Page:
By virtue of its geography, the United States has always considered itself as a Pacific power. It has also frequently become entangled in wars in the region, first with the 1899-1902 war against nationalist insurgents in the Philippines, followed by sending troops to the Pacific theater during World War II to arrest the onslaught of Japanese troops across the Asia-Pacific, and finally in Korea and Vietnam, both of which were products of the Cold War and fought to contain the spread of communism.
In the post-World War II era, starting with President Harry Truman and his successors, Washington found itself engaged in Asia on a more permanent footing. Over the years, America’s alliances and partnerships in the region – with South Korea, Japan, Australia and a majority of the ASEAN nations – proved their resilience and capacity to maintain the peace. Interstate conflict, with the exception of the 1971 Indo-Pakistani War, has been relatively limited, and the region has not experienced large-scale war since 1945.
Starting with the end of the Cold War, as Asia’s economies continued to rise and its politics became gradually more liberal, and with China still looking inwards, America had far fewer reasons to worry about Asia.
The prospects of an “Asian Century” marked by promises of continued peace and prosperity contrasted sharply, however, with the Middle East. There, America found itself with a long list of enemy states, and with energy security a key concern in its foreign policy, Washington increasingly became preoccupied in the region.
At the turn of the century, with the emergence of religious extremism, global terrorism, and the beginnings of America’s long wars in Iraq and Afghanistan, many Asian diplomats noticed a shift of superpower influence in the region. As America fought wars to keep itself and its allies safe from the threats posed by non-state actors in the Middle East and elsewhere, the Chinese Communist Party (CCP) under the leadership of Xi Jinping decided its time had come to reassert itself on the world stage. The U.S. was no longer the uncontested hegemon.
Now, with the departure of American troops from Afghan soil and Washington planning on the withdrawal of combat troops from Iraq in the near future, the stage is set for Washington’s foreign policy and national security establishments to rejuvenate the country’s ties in Asia. And, unlike with other policy issues, there is a strong bipartisan alignment of views of China, the nature of the CCP and, the potential threats Beijing poses to America’s national security interests in Asia and elsewhere.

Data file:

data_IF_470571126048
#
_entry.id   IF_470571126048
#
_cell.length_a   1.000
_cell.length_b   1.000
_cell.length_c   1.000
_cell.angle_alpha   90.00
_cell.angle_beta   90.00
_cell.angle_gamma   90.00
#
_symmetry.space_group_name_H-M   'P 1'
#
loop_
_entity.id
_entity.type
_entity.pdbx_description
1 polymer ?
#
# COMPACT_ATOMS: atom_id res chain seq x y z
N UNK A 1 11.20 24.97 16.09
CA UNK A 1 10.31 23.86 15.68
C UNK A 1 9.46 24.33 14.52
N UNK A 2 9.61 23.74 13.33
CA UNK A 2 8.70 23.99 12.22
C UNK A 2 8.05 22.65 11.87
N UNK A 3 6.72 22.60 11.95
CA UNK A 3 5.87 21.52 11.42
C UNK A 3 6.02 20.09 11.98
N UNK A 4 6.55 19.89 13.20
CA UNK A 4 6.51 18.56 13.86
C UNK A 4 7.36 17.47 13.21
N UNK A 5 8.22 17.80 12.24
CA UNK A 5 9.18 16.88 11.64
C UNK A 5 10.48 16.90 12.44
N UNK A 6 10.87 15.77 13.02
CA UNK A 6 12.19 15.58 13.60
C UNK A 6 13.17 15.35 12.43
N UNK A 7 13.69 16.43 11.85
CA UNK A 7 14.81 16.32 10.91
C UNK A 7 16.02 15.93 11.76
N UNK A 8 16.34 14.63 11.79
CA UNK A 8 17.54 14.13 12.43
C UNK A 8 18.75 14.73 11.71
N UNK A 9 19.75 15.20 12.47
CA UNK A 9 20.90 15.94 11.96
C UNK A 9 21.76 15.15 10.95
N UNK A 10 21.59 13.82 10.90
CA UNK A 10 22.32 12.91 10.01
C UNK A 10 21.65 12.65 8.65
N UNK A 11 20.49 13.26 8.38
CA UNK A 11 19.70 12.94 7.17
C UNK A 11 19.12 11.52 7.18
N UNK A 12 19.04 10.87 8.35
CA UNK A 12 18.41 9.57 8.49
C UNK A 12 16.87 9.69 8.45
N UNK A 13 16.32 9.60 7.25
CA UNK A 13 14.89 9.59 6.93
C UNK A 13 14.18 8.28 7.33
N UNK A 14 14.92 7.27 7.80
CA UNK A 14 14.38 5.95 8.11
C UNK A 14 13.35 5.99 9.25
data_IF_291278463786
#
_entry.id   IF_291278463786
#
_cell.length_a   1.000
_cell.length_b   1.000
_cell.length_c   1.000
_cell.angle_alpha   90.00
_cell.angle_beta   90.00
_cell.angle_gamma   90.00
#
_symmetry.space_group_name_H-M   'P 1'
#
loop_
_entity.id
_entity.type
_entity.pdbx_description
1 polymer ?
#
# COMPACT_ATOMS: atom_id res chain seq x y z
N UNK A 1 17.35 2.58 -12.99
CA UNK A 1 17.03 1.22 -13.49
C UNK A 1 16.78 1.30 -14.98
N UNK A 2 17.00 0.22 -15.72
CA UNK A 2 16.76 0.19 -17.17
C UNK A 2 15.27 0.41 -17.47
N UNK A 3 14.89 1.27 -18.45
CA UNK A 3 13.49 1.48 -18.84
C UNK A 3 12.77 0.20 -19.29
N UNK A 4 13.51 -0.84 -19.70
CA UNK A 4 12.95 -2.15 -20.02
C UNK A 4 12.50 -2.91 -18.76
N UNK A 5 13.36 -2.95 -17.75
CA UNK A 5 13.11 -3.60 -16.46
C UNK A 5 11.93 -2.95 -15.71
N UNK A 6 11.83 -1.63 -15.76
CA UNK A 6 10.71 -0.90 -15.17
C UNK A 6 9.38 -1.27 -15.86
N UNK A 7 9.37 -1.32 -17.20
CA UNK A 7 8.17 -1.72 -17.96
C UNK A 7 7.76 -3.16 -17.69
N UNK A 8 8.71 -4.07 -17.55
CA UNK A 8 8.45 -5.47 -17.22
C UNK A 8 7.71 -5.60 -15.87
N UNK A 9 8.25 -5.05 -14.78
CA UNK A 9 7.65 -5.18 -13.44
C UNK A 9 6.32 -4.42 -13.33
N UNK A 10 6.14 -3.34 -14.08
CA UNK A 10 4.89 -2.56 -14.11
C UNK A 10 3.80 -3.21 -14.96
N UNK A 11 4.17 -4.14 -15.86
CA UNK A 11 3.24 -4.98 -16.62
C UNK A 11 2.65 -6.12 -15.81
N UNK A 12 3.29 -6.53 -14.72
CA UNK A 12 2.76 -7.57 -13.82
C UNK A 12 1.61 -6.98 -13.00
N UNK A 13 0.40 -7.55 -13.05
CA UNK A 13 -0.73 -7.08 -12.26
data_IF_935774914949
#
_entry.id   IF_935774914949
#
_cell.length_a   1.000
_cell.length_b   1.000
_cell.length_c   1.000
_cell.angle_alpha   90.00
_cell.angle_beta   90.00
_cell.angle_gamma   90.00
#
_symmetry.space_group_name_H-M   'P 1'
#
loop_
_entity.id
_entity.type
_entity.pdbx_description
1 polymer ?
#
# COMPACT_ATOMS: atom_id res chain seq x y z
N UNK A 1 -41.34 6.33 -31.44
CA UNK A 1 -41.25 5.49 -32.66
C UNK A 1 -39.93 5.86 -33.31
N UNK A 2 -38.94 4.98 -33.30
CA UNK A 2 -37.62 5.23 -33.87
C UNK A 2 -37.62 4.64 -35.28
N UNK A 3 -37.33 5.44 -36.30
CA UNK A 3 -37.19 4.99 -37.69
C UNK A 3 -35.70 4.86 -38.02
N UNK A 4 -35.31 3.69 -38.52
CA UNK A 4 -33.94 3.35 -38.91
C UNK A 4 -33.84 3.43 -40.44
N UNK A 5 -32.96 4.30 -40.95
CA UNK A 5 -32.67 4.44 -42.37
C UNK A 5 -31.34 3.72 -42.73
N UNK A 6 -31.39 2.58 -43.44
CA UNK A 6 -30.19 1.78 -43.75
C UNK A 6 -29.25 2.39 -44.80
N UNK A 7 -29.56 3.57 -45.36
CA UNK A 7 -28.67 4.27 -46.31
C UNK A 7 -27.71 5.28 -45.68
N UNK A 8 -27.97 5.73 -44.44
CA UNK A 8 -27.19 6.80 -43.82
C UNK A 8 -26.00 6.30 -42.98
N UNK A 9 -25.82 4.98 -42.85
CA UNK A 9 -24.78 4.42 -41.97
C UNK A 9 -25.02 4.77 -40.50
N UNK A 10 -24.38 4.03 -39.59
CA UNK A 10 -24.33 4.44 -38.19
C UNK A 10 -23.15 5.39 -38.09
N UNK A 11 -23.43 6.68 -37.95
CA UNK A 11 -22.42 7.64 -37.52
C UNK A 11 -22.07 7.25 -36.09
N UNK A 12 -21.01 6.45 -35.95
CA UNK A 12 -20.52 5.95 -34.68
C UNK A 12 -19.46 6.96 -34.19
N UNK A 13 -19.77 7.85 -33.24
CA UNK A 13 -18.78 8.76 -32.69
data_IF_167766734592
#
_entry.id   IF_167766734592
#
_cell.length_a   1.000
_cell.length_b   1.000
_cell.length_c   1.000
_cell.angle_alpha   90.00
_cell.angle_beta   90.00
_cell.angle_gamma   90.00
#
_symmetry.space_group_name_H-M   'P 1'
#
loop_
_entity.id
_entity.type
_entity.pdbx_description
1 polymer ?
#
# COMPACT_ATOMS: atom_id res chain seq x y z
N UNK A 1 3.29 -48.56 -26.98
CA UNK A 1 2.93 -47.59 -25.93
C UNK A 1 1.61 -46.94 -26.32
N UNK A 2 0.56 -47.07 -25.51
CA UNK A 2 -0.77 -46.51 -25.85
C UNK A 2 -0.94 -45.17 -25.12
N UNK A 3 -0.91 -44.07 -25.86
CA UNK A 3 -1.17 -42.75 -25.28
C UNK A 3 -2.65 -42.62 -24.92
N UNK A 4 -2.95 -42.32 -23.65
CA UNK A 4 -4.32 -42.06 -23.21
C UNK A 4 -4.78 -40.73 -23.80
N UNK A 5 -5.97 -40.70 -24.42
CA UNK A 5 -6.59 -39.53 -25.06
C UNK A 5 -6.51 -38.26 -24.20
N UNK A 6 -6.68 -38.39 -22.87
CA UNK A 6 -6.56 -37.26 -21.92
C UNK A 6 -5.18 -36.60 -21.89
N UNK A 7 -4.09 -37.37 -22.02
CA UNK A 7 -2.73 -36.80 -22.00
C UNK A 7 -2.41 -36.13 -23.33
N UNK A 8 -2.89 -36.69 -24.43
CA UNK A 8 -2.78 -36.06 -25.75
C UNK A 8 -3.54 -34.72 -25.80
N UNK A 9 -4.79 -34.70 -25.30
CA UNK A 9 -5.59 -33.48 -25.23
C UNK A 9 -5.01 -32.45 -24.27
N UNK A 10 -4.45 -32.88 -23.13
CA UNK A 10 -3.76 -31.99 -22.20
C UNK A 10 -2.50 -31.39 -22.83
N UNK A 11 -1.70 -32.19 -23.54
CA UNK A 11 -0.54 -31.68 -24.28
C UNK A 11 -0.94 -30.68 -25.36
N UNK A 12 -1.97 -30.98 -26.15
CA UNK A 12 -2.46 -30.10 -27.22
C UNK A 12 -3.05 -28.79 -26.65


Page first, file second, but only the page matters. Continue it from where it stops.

Secretary of State Anthony Blinken’s maiden tour of Asia was marked by his visit to Jakarta, where he laid out his vision for America’s future role in the Indo-Pacific region. Unlike his counterparts in the Trump administration, which took a similar view on China, Blinken and his team understand the important role of alliances and partnerships in maintaining a U.S.-led security order in Asia.
During his recent visit to Jakarta, for example, Blinken reiterated the Biden administration’s commitment to deepening its ties with Indonesia. Underlining the strategic importance of the bilateral relationship, Blinken and his Indonesian counterpart Retno Marsudi discussed economic aspects as well, including American funding for infrastructure projects, and even went so far as to compliment Indonesia for its leadership in the Indo-Pacific region, reminding his audience that it is “the world’s third largest democracy and strong proponent of the rules-based international order.”
Taking front stage at the University of Indonesia to lay out his vision for America’s Indo-Pacific policy, Blinken told his audience that he wants to reinvigorate treaty alliances with Japan, South Korea, Australia, the Philippines, and Thailand. Blinken also talked about deepening cooperation between allies in the region, in forums such as the U.S.-Japan-South Korea trilateral relationship, the AUKUS security pact with Australia and the United Kingdom, and the Quad, which involves Japan, India, and Australia, in order to preserve a free and open Indo-Pacific region.
On the economic front, Blinken noted that the Biden administration is putting together a Comprehensive Indo-Pacific Economic Framework, a patchwork of policy initiatives that will include trade, the digital economy, resilient supply chains, technology, decarbonization and clean energy, as well as infrastructure.
Finally, Blinken also said “the Indo-Pacific nations want more investment from the United States, and the Biden administration’s ASEAN Centrality policy will include the U.S. government becoming more involved in commerce by identifying opportunities American companies aren’t finding on their own and make it easier for them to bring their expertise and capital to new places and new sectors.”
Compared with the U.S.-centric foreign policy of the Trump administration, Blinken’s vision was a breath of fresh air for Asia’s politicians and diplomats. Certainly it is a good start. But while leaders are talking in positive tones about the Blinken visit, behind closed doors there are some healthy doses of skepticism.
One well-known Indonesian diplomat, for example, questioned the ability of Washington to deliver on its promises of bringing more private investment to Asia and funding for infrastructure. He has a point: America’s commercial diplomacy is notoriously weak, and expecting the American bureaucracy to reform itself to deliver better results could easily prove to be unrealistic.
The other reason for skepticism is the question of sustainability. Even if the Biden administration were to deliver on its promises, there is no guarantee those policies would be followed by future administrations. Another Trump or Trump-like presidency, something which is not beyond the realm of possibility, would mean America backtracking on its commitments